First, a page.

Waypoint: Lewes, Delaware

Lewes, Delaware, triggers a rumination on two kinds of boating: retracing tracks to a familiar harbor, or throwing lines for a new adventure.

Photos by Dori Arrington

A New First

Lewes, Delaware, triggers a rumination on two kinds of boating: retracing tracks to a familiar harbor, or throwing lines for a new adventure.

We have a running debate when cruising aboard Liberdade: Would we rather stop at a familiar and comfortable harbor, or venture into a new destination? Stopping at a favorite is easy—we know the marina, the dockhands welcome us back, and we get to visit the local restaurants we know and enjoy. The alternative is, of course, the anticipation and excitement of exploring a new location. We find that striking a healthy balance between the two is key to a fulfilling life at sea.

In our years of cruising the Eastern Seaboard, Cape May, New Jersey, has consistently been one of those favorite stops. For more than 200 years, the historic seaside village has built its reputation on welcoming visitors to its wide beaches and cool ocean breezes. Cape May occupies a prominent point on the northern shore of Delaware Bay, where the bay meets the Atlantic Ocean. Its location makes it the perfect place to begin or end an offshore run along the New Jersey shore. For many non-boaters, the Cape May-Lewes Ferry, a ferry system that traverses the 17-mile mouth of Delaware Bay, is the preferred way to arrive. On our way south last fall, it was time to mix it up and see what was at the southern terminus of this popular ferry route.

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Tucked safely behind Cape Henlopen on the southern shore of Delaware Bay is the town of Lewes, Delaware. Pronounced “Lew-iss,” this small community is proudly known as the first city in the first state. The area was originally settled in 1662, with Delaware being the first state to ratify the daring constitution of a young, inspiring nation.

Lewes’ downtown waterfront is located on the Lewes-Rehobeth Canal, which connects the Delaware and Rehobeth Bays along its 8-mile length. Boat access to town from the Delaware Bay is through Roosevelt Inlet. Uncertain of depths in the inlet and canal leading up to the town’s municipal marina, we decided to plan our arrival at high tide and as close to slack current as possible.

Typically, the dock master provides the first impression we form of a place. Our first visit to Lewes was no different. One evening a few days after making our reservation at the town docks, my phone rang with an unfamiliar Delaware phone number. It was John Lafferty, the Lewes City Dock Master. He said he had been thinking about our planned arrival, and was calling with updated information on the inlet and canal depths leading to town. John had run out to the inlet that evening at low tide and wanted to give us the depths so we could more accurately predict our arrival. His call was a step above and beyond the usual dock master’s responsibilities, and one we appreciated greatly. Thanks to John, Lewes had made a good first impression.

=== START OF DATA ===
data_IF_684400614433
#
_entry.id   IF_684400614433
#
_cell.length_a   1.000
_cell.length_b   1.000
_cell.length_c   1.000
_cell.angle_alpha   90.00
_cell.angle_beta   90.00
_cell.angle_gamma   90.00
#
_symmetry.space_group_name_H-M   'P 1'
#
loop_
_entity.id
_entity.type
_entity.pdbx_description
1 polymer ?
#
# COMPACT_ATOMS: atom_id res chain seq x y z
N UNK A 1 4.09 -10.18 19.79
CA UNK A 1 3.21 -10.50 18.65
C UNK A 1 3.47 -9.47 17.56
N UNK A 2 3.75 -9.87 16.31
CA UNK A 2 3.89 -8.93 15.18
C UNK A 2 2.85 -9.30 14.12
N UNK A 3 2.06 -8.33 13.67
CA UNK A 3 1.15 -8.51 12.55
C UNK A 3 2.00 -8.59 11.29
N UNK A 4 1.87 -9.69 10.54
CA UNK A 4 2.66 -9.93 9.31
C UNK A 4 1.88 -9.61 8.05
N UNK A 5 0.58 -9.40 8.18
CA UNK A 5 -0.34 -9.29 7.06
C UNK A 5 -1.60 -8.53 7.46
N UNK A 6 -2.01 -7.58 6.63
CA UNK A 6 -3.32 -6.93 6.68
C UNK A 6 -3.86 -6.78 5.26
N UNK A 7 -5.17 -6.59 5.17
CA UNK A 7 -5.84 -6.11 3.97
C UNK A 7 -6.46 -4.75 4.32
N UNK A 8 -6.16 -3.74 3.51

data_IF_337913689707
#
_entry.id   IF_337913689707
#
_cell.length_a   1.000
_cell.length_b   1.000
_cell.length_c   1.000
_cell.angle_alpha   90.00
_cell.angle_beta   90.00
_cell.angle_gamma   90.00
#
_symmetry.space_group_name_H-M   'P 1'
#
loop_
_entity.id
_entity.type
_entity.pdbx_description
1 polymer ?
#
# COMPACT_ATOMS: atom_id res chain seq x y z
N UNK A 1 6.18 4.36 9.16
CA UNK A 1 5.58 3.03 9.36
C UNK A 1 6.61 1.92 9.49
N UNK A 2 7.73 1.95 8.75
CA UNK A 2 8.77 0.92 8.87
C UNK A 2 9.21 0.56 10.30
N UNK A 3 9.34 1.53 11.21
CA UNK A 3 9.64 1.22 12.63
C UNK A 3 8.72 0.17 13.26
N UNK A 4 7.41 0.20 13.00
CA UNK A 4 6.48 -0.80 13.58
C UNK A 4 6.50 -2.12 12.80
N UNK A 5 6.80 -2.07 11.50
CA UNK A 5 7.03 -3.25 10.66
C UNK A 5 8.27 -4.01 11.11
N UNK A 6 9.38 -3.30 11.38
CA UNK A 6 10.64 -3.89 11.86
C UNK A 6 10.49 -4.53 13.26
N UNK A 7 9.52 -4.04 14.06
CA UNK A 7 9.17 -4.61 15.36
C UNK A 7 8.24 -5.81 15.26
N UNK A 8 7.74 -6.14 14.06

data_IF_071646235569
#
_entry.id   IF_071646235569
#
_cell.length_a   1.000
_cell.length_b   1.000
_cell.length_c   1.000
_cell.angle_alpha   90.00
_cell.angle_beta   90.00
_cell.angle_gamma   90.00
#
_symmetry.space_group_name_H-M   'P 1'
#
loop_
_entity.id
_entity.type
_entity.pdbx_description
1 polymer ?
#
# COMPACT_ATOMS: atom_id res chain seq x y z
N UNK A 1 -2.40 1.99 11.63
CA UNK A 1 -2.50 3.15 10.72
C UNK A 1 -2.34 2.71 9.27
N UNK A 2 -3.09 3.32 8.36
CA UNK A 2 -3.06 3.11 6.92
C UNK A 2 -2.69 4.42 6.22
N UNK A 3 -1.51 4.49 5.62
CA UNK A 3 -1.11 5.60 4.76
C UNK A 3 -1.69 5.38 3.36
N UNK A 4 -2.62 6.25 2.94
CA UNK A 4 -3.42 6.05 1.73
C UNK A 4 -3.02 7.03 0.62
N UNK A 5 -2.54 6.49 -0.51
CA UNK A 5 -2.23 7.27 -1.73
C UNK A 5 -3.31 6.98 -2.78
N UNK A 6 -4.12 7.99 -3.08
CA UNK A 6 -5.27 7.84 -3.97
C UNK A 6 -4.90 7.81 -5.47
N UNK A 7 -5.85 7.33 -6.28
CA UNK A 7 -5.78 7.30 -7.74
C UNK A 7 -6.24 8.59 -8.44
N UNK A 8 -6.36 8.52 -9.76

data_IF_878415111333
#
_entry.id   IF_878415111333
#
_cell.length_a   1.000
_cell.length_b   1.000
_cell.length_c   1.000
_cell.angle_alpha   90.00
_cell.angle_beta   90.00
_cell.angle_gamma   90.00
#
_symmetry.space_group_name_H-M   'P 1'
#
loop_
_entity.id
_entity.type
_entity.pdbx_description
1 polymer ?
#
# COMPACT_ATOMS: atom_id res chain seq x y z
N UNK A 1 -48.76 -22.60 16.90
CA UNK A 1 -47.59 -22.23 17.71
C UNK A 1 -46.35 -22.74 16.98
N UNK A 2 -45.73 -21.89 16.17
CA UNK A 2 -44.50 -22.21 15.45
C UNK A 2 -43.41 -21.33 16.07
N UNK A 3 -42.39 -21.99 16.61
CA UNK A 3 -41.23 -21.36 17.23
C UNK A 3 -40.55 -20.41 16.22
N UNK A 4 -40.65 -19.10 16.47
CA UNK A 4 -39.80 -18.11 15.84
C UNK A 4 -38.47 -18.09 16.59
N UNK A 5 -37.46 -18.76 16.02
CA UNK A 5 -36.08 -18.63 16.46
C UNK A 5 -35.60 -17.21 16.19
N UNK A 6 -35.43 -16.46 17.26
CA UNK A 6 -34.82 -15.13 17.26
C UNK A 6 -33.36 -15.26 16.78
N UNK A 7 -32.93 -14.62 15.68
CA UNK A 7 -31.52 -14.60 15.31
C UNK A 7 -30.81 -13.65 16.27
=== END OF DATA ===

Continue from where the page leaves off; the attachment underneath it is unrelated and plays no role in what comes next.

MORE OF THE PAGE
Our arrival was early in the morning after an overnight run from Long Island Sound. We made it through the well marked inlet and motored slowly the 1.5 miles to the municipal marina’s floating pier. Shortly after tying up, we noticed the adjacent parking lot filling with people unloading shovels, rakes and plastic bags from their cars. Puzzled at what all of the activity was about so early on a weekday morning, Cali, our year-old Portuguese water dog, and I decided to go for a walk to investigate. We learned it was a group of volunteers who donate their time to maintain garden plots in public spaces around the town. The park adjacent to the marina was full of their handiwork in flower beds rich in fall colors. Lewes is a prettier place for the generous effort of these folks, who care about their community. Our second impression of Lewes was now as good as our first.

Directly across the canal from the city marina are the Anglers Marina and Lewes Harbor Marina, with a combined impressive fleet of charter-fishing boats. Whether you’re after game fish for catch and release, or fish for dinner, you will likely find it in Delaware Bay or the near-shore ocean waters.

The town maintains 200 feet of floating face dock as well as smaller slips along its waterfront location on the canal. Just steps off the boat brings you into the historic downtown area. The business district is a healthy mix of locally owned enterprises serving tourists and residents alike. A slightly longer walk takes you to Cape Henlopen State Park. With shoreline on the Atlantic Ocean and Delaware Bay, the park has some of the East Coast’s prettiest beaches. Windy days finds the beach on the well-protected bay side full of kite-boarders scooting along with the breeze and surf.

However you arrive in Lewes, whether by ferry or your personal boat, make time to linger. The northern tip of this small state has plenty to offer, from a downtown of perfectly preserved historic neighborhoods to wide, sandy beaches. Lewes started off as a new location, but after a pleasant all-around experience, I wouldn’t be surprised if it becomes a familiar harbor in no time.

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This article originally appeared in the April 2022 issue of Power & Motoryacht magazine.

Source: https://www.powerandmotoryacht.com/voyaging/lewes-delaware-as-a-cruising-destination